B. Attorney's Fees
The Copyright Act provides that the award of attorney's fees is within the sound discretion of the court. Section 505 of the Act states that "the court in its discretion may allow the recovery of full costs by or against any party . . . [and] may also award a reasonable attorney's fee to the prevailing party as part of the costs." 17 U.S.C. § 505. Because the Copyright Act intended to encourage suits to redress infringement, "fees are generally awarded to a prevailing plaintiff." Roth v. Pritikin, 787 F.2d 54, 57 (2d Cir. 1986). See also Diamond v. Am-Law Publishing Corp., 745 F.2d 142, 148 (2d Cir. 1984). In deciding a reasonable attorney's fee, courts should "consider the amount of work, the skill employed, damages at issue, and the result achieved." Oboler v. Goldin, 714 F.2d 211, 213 (2d Cir. 1983) (per curiam). This award "assures equal access to courts, provides an economic incentive to challenge infringements, and penalizes the losing party." Id.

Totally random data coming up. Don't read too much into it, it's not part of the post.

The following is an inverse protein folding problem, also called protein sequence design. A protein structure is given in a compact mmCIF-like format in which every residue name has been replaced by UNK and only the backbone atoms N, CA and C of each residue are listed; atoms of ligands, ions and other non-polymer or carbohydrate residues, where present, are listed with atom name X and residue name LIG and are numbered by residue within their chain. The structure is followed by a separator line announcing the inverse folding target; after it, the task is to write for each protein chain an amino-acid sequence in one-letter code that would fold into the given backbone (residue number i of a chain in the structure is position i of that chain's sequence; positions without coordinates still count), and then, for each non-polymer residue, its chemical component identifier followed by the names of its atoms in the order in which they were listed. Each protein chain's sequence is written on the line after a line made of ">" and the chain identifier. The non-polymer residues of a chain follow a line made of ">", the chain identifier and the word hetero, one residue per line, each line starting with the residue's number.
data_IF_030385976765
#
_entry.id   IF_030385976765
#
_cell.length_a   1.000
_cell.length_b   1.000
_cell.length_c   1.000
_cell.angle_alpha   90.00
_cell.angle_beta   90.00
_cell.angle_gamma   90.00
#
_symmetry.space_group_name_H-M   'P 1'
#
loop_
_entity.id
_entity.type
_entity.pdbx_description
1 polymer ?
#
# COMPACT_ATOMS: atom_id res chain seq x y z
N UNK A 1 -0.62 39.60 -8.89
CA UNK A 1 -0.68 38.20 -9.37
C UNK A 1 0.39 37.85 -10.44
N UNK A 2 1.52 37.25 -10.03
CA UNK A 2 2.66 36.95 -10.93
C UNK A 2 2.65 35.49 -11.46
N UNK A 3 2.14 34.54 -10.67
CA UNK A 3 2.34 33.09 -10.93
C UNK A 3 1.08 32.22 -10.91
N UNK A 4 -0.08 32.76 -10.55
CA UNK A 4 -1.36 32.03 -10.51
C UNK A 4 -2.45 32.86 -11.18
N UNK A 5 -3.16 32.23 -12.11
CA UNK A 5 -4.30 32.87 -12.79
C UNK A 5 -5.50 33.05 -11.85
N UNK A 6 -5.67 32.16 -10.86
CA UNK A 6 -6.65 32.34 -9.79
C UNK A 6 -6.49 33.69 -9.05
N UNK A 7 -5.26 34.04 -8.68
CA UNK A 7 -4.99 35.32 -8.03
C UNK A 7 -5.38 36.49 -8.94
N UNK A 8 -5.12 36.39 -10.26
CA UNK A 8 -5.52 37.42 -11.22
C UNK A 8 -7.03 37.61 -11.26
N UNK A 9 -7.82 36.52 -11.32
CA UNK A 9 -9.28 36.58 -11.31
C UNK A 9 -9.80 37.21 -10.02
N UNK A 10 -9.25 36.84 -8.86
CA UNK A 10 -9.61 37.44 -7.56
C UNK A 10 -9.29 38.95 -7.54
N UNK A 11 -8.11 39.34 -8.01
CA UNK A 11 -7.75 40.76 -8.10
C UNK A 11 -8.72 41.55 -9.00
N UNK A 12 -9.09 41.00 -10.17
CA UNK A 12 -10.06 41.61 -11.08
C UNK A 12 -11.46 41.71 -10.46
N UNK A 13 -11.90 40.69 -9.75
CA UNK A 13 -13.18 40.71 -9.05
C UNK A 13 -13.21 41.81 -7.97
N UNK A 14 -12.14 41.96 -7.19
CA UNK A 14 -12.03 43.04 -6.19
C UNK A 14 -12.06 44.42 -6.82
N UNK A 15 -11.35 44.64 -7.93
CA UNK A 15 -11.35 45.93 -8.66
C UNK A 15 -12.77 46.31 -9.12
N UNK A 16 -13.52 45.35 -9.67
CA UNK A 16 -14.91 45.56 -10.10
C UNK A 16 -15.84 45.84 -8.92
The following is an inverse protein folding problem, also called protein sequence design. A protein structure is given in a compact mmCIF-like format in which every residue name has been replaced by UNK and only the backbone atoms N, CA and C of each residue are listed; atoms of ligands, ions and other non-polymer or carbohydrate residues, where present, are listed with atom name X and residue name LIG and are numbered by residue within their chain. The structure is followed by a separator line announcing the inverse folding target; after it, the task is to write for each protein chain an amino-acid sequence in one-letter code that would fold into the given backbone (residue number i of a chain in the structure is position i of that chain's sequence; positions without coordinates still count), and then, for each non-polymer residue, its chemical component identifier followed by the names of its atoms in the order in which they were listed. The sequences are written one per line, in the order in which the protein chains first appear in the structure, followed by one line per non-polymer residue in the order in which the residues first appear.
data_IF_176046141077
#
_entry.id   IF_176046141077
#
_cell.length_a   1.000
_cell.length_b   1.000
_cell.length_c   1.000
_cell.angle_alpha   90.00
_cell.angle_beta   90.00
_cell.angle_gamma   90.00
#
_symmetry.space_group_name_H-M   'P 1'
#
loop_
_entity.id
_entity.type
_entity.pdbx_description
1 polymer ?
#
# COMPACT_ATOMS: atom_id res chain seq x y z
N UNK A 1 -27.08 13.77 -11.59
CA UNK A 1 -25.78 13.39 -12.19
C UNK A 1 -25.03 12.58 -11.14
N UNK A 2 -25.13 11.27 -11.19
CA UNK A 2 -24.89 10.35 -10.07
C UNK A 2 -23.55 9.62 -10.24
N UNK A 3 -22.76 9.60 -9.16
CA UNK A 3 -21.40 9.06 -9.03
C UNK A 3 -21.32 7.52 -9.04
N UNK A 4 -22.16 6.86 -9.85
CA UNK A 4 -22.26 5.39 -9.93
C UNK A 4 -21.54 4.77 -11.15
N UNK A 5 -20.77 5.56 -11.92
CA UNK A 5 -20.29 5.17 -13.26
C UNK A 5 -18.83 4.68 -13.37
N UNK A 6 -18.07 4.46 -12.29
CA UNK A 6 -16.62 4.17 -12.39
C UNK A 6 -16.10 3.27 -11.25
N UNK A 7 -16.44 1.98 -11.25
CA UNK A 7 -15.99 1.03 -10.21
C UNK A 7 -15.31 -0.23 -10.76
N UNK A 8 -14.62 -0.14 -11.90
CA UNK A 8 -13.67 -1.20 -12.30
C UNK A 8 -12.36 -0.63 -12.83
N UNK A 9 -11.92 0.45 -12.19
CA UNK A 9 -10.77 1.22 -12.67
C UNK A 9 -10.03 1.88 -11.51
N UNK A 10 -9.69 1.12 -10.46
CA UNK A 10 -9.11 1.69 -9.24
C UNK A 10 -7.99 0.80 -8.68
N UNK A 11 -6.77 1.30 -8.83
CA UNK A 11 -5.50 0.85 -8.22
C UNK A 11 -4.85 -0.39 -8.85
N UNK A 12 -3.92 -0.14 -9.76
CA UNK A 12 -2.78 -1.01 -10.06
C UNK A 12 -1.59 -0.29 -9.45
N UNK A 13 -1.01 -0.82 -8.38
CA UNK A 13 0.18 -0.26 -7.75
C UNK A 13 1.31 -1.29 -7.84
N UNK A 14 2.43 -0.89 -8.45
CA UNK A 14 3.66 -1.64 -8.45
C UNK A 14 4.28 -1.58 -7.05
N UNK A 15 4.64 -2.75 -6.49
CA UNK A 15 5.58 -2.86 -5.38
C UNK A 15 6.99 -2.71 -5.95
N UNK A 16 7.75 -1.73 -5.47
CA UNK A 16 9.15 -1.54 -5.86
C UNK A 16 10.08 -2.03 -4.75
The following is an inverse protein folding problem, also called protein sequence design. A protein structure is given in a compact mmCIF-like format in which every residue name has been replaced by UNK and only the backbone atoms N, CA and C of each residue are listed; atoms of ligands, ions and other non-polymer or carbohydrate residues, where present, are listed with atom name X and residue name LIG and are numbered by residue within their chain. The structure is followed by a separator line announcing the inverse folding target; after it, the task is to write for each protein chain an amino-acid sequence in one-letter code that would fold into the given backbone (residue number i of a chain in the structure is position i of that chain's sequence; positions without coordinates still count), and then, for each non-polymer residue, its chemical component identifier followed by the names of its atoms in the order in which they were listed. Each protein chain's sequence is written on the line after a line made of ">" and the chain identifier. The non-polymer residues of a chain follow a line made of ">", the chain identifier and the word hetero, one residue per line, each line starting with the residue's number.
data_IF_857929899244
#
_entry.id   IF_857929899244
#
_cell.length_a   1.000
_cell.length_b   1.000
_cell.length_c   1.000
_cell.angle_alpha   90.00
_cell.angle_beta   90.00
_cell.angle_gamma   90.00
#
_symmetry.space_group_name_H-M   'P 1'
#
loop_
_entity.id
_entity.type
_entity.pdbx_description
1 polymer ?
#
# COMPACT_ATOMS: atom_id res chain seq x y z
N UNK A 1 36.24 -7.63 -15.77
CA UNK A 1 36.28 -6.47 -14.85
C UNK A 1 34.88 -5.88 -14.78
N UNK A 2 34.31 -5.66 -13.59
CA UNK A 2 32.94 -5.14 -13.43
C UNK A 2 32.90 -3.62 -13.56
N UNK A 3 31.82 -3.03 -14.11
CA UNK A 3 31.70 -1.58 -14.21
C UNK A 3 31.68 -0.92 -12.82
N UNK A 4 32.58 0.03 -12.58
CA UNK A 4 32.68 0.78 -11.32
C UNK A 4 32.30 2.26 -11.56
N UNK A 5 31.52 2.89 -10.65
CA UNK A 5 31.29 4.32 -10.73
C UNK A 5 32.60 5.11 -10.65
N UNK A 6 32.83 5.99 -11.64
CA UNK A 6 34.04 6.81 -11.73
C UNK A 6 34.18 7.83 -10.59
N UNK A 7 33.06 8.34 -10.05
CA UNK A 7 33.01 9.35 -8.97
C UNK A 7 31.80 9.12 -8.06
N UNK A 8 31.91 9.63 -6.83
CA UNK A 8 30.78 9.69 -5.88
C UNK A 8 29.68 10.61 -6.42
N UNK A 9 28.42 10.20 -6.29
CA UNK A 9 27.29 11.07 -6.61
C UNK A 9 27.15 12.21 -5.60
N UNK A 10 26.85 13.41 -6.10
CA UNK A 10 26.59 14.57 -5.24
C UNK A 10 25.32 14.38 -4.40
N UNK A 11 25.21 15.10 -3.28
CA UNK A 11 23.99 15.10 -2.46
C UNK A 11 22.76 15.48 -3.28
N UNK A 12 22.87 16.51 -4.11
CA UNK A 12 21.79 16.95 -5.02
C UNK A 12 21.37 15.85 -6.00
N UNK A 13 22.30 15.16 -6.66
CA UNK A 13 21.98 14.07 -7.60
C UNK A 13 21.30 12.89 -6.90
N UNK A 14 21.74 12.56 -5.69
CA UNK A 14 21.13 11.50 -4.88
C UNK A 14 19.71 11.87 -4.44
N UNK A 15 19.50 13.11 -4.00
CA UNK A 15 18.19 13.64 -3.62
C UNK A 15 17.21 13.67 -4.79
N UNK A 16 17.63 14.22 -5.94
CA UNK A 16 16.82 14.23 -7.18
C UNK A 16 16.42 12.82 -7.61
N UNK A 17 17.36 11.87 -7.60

Alentino argues that the court's award of only $8,000 out of the $19,110 in legal fees that it claimed to have incurred, was an abuse of discretion. We disagree. In arriving at its award, the district court considered the Oboler factors and reached a result well within the bounds of its discretion. However, because the amount of damages awarded is a factor that may be considered in arriving at an appropriate award of attorney's fees, and since we are remanding the case for a reconsideration of statutory damages, we also vacate the attorney's fee award for recalculation, if any, upon reconsideration of the damage award. See, e.g., id.; Fitzgerald Publishing Co., 807 F.2d at 1119.